After it's blown down the doors Cassadaga tones things down for its more calm and collected middle section. It's not as flashy as the beginning or the end of the album as the arrangements hone in closer to the core group of musicians here, with the exception of the vintage Hollywood strings that lace through the distinctly vintage-sounding and wistfully romantic "Make a Plan to Love Me". "Classic Cars" and "Soul Singer in a Session Band" are the link between Cassadaga and the releases prior; with its soaring chorus the DNA of "Classic Cars" is clearly from the same family as the folk rock centrepieces on I'm Wide Awake... and adjacent releases, while the more irreverent and good-natured "Soul Singer in a Session Band" has the same off-the-cuff looseness that some of the non-album tracks and live performance from around that same period showcased. "Middle Man" on the other hand is just as thickly layered and atmospheric as the rest of the album but in a more introspective, almost loop-like manner where the song sounds like it's returning from the center of a dream, and though in its tone and writing it's cut from the same cloth as the songs immediately prior, its disjointed and almost foreboding feeling is entirely its own and makes it an outlier on the record. It's not a dark song but it's a curveball in tone on what is otherwise a surprisingly inviting and borderline positive album, which even in its saddest moments extends a hand to comfort. So, tonally the middle section is all over the place and it's where the album's cohesion trips up ever so slightly, but the songs are superb enough to overcome it. "Classic Cars" in particular has grown so much in my eyes, from my early-days dismissal of it as ill-fittingly "basic" into one of the album's secret aces in its sleeve - the way the second chorus grows and ramps up with the backing vocals in tow is nothing short of gripping, and it proudly forms the heart of the record.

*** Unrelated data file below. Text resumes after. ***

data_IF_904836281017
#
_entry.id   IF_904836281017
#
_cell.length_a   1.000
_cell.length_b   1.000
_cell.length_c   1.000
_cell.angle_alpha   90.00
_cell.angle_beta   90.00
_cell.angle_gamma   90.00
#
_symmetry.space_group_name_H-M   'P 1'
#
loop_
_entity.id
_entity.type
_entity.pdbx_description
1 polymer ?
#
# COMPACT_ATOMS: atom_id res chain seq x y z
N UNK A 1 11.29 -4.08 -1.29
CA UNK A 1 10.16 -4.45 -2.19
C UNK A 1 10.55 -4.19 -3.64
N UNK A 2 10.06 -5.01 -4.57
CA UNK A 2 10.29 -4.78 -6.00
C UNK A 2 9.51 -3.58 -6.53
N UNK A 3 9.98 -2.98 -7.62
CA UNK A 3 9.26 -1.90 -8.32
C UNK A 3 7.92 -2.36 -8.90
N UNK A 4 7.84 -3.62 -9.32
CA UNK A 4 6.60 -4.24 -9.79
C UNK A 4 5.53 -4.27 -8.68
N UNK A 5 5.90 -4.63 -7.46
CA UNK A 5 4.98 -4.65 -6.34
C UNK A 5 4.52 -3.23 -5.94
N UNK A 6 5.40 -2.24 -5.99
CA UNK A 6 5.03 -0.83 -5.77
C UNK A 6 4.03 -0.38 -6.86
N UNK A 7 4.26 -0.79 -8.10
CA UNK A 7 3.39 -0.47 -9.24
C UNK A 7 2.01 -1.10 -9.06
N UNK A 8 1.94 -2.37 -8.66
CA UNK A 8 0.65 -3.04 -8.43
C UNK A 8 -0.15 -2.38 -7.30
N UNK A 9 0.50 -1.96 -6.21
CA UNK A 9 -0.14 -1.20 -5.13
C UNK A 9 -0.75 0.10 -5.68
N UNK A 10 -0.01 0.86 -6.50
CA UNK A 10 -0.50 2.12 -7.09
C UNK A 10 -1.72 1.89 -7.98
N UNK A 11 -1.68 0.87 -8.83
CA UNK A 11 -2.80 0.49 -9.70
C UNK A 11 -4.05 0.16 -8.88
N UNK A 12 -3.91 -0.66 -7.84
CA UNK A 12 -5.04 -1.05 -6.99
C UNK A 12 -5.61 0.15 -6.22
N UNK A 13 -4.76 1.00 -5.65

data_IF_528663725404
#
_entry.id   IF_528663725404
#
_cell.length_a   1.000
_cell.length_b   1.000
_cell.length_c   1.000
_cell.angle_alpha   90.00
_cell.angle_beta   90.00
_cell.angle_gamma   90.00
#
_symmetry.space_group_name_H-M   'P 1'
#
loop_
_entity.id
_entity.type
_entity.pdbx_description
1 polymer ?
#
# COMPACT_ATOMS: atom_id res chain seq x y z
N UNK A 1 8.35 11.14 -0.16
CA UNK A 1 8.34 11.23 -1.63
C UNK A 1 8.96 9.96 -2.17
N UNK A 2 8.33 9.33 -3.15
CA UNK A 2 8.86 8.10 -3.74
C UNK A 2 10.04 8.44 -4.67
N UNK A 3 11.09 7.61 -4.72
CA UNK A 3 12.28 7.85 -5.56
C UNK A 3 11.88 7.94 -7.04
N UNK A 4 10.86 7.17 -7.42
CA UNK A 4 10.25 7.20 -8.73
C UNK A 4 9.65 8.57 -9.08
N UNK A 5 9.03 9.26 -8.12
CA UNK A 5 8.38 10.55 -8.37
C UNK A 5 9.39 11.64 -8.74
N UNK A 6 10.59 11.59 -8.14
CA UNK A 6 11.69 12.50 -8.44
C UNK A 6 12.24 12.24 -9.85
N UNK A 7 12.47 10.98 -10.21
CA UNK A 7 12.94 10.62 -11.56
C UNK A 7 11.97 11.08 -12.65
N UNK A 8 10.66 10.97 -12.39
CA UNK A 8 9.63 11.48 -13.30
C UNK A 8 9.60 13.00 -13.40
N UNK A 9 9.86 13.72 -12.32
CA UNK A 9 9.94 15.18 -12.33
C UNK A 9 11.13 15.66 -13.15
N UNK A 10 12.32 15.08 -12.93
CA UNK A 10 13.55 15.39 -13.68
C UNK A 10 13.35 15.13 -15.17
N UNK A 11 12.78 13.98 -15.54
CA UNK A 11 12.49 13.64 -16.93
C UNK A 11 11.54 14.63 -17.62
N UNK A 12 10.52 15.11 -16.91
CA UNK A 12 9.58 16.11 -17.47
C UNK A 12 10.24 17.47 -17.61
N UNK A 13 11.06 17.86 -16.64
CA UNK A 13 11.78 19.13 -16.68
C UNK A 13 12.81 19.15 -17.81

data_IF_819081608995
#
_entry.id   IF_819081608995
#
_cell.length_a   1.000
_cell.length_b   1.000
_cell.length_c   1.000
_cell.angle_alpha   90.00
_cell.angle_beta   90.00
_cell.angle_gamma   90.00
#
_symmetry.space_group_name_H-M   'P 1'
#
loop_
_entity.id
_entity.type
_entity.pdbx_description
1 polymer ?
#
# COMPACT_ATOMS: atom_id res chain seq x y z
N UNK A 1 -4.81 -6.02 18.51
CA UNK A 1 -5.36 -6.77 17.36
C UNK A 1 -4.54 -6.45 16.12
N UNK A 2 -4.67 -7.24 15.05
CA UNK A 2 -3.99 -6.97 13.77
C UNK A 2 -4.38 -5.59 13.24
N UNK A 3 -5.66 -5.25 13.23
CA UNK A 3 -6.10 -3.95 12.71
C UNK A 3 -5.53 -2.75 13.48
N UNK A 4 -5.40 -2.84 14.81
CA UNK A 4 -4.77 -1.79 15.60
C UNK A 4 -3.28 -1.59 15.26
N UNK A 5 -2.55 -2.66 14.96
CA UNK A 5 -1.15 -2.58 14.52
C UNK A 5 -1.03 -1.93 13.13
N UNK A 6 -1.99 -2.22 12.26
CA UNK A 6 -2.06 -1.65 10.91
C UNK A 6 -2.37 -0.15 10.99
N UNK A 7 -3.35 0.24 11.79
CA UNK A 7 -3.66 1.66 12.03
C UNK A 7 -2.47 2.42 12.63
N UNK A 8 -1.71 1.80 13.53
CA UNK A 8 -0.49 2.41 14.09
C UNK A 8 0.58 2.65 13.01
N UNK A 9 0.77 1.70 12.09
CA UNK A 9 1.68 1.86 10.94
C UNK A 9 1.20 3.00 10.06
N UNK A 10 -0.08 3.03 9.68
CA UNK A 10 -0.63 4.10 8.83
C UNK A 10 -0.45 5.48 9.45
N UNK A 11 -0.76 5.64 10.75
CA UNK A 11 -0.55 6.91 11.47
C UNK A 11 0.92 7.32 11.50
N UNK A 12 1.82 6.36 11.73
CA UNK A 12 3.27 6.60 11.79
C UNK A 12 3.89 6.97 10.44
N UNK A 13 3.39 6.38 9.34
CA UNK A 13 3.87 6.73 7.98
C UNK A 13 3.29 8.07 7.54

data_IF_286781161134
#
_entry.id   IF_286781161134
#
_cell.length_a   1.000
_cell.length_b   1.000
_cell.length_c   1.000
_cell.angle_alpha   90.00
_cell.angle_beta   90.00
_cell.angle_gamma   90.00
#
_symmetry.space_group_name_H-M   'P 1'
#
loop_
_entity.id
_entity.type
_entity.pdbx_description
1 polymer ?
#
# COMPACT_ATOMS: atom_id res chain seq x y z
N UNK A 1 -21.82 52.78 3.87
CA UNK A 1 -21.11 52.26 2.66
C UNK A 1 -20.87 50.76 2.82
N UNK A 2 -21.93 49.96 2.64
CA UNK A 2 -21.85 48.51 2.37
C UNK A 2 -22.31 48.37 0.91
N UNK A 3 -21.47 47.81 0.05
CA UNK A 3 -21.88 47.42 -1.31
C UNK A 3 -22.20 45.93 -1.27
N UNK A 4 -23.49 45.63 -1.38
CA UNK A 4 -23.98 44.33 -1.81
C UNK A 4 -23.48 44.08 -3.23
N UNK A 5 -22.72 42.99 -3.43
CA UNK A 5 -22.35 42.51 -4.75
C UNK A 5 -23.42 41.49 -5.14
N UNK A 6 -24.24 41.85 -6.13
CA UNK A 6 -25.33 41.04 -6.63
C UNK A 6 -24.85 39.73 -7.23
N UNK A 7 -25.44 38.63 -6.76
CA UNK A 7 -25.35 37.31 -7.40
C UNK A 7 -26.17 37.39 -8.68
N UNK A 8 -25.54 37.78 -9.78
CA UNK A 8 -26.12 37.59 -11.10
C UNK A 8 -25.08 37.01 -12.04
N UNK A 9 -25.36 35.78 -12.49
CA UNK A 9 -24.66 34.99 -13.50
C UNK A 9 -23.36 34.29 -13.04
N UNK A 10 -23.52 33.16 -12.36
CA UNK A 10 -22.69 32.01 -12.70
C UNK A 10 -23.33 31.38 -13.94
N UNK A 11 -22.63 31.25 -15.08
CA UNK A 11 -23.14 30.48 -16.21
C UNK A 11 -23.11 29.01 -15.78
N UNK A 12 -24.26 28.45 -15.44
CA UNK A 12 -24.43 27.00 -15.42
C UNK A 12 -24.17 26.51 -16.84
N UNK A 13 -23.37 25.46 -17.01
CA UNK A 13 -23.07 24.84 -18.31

In its last third the album returns to the rich aesthetics with a vengeance and ramps them up even beyond what came before, introducing different elements and ideas while accelerating towards the grand finale. The busy aural textures of "Cleanse Song" make it into the spring-fresh palate cleanser that it aims to be as the album stands still in harmony for a while to gather its strengths before "No One Would Riot for Less" hits. "No One Would Riot for Less" is Cassadaga's emotional centrepiece and it brings Oberst back to face the inevitable apocalyptic doom like so many times before, but this time its string-and-harmony guided crescendo makes it so heartbreakingly powerful and poignant in a manner so intense that it sends chills in a way no other Bright Eyes song has before. The bewildering "Coat Check Dream Song" sounds like it started out as a sonic experiment before it became a song, as it caleidoscopically swivels between breathlessly connected vocal lines and overwhelmingly dense layers of percussion and keyboards, and caps it all off with a passage sung in Arabic (excellently foreshadowed at the end of "Clairaudients" in a real chef's kiss moment of album cohesion, by the way) which gets extended and elaborated on like a guitar solo in a jam session as the rest of the band loops in a groove around it. It's hypnotic, psychedelic and all the more magnificent for it: the song is a stranger in a foreign land but one of the most unique and compelling twists Oberst has pulled. "I Must Belong Somewhere" is the grand marathon run towards the end in sight, once again locking the band into a groove that gets more muscular and impassioned with each go-around; Oberst basically just lists things from whimpering dogs and novellists to cauliflower in a casserole (there is a central point to it but it's still an atypically informally styled lyric) and he sounds like a charismatic leader rallying the troops as he does so, with the song acting as the march through the streets. The grand crescendo is the most joyous and liberated he has ever sounded, it's downright empowering. "Lime Tree" is the quiet epilogue, a haunting whisper to tide the album over, both majestic and minimal at the same time - the opposite of everything that came before in mood and so makes for a powerfully disarming final word the effects of which long after the album has finished. It pulls the listener back to earth with an unexpected force, one more sweep of the rug below the feet, and that contrast is why it hits like a brick and makes for such a stunner of an ending.